Depression-era photography

September 17, 2009 at 2:00 am 1 comment

I’m taking photography lessons from an American photographer. I’m into my third week and haven’t been kicked out yet. You may wonder: how do I take lessons when I’m in Australia and he’s in the US? The wonders of email – he sends me specially designed modules to work through, complete with photographic assignments. I then send him my assignment photos and he critiques. Some of it is tough going for me because it’s going back to basics and I want to get my teeth into advanced stuff. One assignment that’s coming up (and I’m fearing it) is to sit with my beloved Nikon D40 and change the settings over and over again without looking. So when that once in a lifetime shot comes along, I won’t have to fiddle with ISO, white balance and so on. I’ll be ready to go. Yeah, right, good luck to me!

Anyway, onto today’s post. Part of my work with this photographer is to study the work of well-known photographers. He gave me a list of names and off I went finding the photos and researching their lives. One of the photographers on the list was Dorothea Lange. To be honest I hadn’t heard of her. Shame on me! I now know she was a very influential US photographer who is best known for her Depression-era photographs. I particularly like the drama, light and shade that black and white photos are capable of capturing. And so I was stunned by her work. No doubt I’m decades behind everyone else who have known and loved Lange’s work. Well, better late than never as they say.

Check out these photos – superb. She had an incredible ability to humanise the sadness  and struggle of the Depression-era; to connect faces to untold tragedies. And you know: as we navigate the global financial hissy fit, it puts things in perspective when you spend time looking at photos from a period of deep financial and family crisis in American and world history.

Migrant mother 1936. Image credit – Wikipedia

Photo credit: National Archives

This is an incredible photo from 1940 and taken in Kern County, California. The young woman was a migratory worker who, the day before the photo was taken, had travelled with her husband 35 miles each way to pick peas. They both worked five hours a day and earned US$2.25. Mmmmmm…think about that for a moment. These days we have a hissy fit if we’re not paid mega bucks, with bonuses, company cars and parking spaces and so on. But this young woman travelled (possibly walked) 70 miles to pick peas and earn $2.25 (I must find out what that amount would have bought in 1940 – anyone know?). Just look at her face: what do you see? Hardship? Poverty?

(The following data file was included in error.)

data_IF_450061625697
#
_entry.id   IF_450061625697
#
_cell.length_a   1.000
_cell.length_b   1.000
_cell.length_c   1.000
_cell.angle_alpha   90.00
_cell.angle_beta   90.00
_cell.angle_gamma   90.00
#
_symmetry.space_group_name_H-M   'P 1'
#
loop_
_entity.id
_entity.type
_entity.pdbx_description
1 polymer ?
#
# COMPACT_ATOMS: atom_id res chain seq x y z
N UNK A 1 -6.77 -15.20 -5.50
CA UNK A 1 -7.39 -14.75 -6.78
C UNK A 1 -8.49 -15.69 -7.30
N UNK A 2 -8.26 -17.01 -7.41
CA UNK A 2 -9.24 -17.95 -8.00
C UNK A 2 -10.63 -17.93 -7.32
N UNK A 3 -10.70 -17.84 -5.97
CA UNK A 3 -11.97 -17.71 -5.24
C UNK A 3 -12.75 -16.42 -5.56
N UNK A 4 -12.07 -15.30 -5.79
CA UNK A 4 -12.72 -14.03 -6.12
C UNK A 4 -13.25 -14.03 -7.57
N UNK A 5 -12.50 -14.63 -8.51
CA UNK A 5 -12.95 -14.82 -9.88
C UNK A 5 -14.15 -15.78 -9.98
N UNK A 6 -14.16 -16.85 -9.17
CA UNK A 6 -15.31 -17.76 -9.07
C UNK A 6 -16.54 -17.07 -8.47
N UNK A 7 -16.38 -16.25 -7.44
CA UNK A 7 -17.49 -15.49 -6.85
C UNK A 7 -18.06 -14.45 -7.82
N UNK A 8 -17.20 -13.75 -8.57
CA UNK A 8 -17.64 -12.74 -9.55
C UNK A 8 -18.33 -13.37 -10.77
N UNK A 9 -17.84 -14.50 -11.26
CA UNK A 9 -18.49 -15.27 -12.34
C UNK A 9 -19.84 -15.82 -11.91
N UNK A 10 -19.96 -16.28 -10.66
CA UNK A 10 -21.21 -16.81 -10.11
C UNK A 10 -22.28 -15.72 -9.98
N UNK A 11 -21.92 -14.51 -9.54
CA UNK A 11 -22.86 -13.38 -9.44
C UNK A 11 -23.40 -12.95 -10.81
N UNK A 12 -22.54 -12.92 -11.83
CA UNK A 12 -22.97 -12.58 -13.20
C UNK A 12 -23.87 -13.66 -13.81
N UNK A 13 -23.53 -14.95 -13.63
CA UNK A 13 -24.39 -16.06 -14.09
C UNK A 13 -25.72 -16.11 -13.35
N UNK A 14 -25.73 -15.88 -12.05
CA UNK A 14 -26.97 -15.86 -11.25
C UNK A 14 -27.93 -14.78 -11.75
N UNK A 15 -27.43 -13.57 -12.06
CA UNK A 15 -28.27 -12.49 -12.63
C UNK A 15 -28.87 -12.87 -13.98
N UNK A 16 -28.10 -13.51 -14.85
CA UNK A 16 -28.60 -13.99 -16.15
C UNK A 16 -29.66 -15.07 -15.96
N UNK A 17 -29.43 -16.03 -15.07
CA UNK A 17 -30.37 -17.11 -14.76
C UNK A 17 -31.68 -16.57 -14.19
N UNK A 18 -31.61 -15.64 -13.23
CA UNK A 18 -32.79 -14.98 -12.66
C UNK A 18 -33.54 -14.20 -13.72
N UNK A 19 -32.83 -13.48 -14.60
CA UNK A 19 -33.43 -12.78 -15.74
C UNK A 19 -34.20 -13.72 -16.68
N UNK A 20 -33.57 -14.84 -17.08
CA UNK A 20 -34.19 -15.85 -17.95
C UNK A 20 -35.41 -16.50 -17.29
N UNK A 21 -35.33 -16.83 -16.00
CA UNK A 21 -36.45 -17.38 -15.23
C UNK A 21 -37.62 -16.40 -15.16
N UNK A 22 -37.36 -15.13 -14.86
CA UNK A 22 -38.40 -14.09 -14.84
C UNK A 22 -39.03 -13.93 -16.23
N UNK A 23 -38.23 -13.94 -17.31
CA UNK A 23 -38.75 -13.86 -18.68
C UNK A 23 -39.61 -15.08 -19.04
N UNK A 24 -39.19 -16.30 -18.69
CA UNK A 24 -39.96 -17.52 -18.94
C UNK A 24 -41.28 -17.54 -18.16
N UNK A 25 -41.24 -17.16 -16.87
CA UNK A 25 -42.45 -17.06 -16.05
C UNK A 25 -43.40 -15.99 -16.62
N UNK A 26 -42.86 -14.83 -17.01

Photo credit: National Archives.

This photo was taken in 1933 and is called White Angel Breadline. It’s probably her most famous photo. A San Francisco widow, Lois Jordan, was known as the White Angel. She established a soup kitchen to feed the needy and hungry and this image was Lange’s first photograph actually taken on the street during the Great Depression.

Photo credit: Online Archive of California.

Taken in 1937 when a Government census showed that 10 million people were unemployed. 22 States started paying unemployment compensation and this photo shows a line of men waiting to register on the first day payments were paid out at Social Security Office. By taking this photo from a height, looking down on the snaking line, it really emphasizes the despair these men must have been feeling. The feet of other people you can see just at the top of the photo are intriguing – are these people ready to join the line? Have they accompanied the men to the Social Security Office for moral support?

I have saved the most haunting for last:

Photo credit: Online Archive of California.

This is a photo of a homeless man sleeping in a parking lot in San Francisco c.1934. Yeegads, just imagine how bad the Great Depression must have been that people were forced to sleep like this.

So as we grumble and moan about the GFC and how it’s stopping us eating out weekly at our favourite restaurant or stopping us getting a pay rise – well, let’s thank our lucky stars that we are not struggling and suffering as deeply some of the people in these powerfully emotional photos taken by Dorothea Lange.

Entry filed under: Photography. Tags: , , .

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1 Comment Add your own

  • 1. creativespark  |  September 17, 2009 at 7:33 am

    Wow. Humbling. Her skill as a photographer is humbling (Migrant Mother and White Angel Breadline are both incredibly tricky shutter speed puzzles even with modern cameras… imagine it with a 1930s model) and so very, very, very humbling in its subject matter.


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